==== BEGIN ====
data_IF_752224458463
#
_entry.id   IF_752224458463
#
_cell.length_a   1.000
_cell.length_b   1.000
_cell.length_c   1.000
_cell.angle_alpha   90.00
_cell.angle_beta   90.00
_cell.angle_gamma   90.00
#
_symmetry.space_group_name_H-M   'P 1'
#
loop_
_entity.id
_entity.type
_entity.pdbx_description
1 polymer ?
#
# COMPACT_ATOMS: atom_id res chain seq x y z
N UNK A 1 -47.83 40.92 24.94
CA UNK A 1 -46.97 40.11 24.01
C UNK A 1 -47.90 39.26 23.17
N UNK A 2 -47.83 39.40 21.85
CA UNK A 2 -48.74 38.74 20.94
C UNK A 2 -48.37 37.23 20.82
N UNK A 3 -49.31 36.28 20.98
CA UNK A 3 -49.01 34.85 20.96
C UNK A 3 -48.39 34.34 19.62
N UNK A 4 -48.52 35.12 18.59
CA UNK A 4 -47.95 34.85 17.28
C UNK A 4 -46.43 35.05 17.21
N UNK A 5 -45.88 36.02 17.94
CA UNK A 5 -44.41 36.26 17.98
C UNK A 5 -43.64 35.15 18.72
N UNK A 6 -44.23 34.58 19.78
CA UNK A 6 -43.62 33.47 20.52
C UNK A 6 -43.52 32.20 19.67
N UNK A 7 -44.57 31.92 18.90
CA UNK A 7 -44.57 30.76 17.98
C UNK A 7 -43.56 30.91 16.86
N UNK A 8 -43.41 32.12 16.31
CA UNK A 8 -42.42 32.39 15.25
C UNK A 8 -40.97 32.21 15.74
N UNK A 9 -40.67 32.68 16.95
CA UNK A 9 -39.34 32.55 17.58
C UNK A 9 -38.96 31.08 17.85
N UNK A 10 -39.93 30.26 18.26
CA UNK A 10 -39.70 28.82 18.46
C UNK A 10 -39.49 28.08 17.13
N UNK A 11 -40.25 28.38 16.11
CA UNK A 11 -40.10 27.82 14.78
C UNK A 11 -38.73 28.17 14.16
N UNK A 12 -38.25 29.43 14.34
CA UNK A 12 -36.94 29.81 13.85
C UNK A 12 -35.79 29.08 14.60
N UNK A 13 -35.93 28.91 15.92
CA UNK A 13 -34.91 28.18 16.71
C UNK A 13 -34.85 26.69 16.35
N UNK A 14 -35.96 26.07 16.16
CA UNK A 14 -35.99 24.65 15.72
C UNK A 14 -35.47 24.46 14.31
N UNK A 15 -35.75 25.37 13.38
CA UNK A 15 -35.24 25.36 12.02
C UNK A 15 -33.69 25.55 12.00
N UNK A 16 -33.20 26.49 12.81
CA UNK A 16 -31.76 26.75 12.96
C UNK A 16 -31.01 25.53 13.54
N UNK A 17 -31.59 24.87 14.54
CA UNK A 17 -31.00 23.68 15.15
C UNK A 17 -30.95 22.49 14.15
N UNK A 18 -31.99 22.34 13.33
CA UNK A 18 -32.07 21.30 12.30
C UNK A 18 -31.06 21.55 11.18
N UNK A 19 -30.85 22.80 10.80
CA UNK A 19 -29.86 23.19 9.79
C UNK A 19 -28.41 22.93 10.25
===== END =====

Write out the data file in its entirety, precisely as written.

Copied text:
data_IF_752224458463
#
_entry.id   IF_752224458463
#
_cell.length_a   1.000
_cell.length_b   1.000
_cell.length_c   1.000
_cell.angle_alpha   90.00
_cell.angle_beta   90.00
_cell.angle_gamma   90.00
#
_symmetry.space_group_name_H-M   'P 1'
#
loop_
_entity.id
_entity.type
_entity.pdbx_description
1 polymer ?
#
# COMPACT_ATOMS: atom_id res chain seq x y z
N UNK A 1 -47.83 40.92 24.94
CA UNK A 1 -46.97 40.11 24.01
C UNK A 1 -47.90 39.26 23.17
N UNK A 2 -47.83 39.40 21.85
CA UNK A 2 -48.74 38.74 20.94
C UNK A 2 -48.37 37.23 20.82
N UNK A 3 -49.31 36.28 20.98
CA UNK A 3 -49.01 34.85 20.96
C UNK A 3 -48.39 34.34 19.62
N UNK A 4 -48.52 35.12 18.59
CA UNK A 4 -47.95 34.85 17.28
C UNK A 4 -46.43 35.05 17.21
N UNK A 5 -45.88 36.02 17.94
CA UNK A 5 -44.41 36.26 17.98
C UNK A 5 -43.64 35.15 18.72
N UNK A 6 -44.23 34.58 19.78
CA UNK A 6 -43.62 33.47 20.52
C UNK A 6 -43.52 32.20 19.67
N UNK A 7 -44.57 31.92 18.90
CA UNK A 7 -44.57 30.76 17.98
C UNK A 7 -43.56 30.91 16.86
N UNK A 8 -43.41 32.12 16.31
CA UNK A 8 -42.42 32.39 15.25
C UNK A 8 -40.97 32.21 15.74
N UNK A 9 -40.67 32.68 16.95
CA UNK A 9 -39.34 32.55 17.58
C UNK A 9 -38.96 31.08 17.85
N UNK A 10 -39.93 30.26 18.26
CA UNK A 10 -39.70 28.82 18.46
C UNK A 10 -39.49 28.08 17.13
N UNK A 11 -40.25 28.38 16.11
CA UNK A 11 -40.10 27.82 14.78
C UNK A 11 -38.73 28.17 14.16
N UNK A 12 -38.25 29.43 14.34
CA UNK A 12 -36.94 29.81 13.85
C UNK A 12 -35.79 29.08 14.60
N UNK A 13 -35.93 28.91 15.92
CA UNK A 13 -34.91 28.18 16.71
C UNK A 13 -34.85 26.69 16.35
N UNK A 14 -35.96 26.07 16.16
CA UNK A 14 -35.99 24.65 15.72
C UNK A 14 -35.47 24.46 14.31
N UNK A 15 -35.75 25.37 13.38
CA UNK A 15 -35.24 25.36 12.02
C UNK A 15 -33.69 25.55 12.00
N UNK A 16 -33.20 26.49 12.81
CA UNK A 16 -31.76 26.75 12.96
C UNK A 16 -31.01 25.53 13.54
N UNK A 17 -31.59 24.87 14.54
CA UNK A 17 -31.00 23.68 15.15
C UNK A 17 -30.95 22.49 14.15
N UNK A 18 -31.99 22.34 13.33
CA UNK A 18 -32.07 21.30 12.30
C UNK A 18 -31.06 21.55 11.18
N UNK A 19 -30.85 22.80 10.80
CA UNK A 19 -29.86 23.19 9.79
C UNK A 19 -28.41 22.93 10.25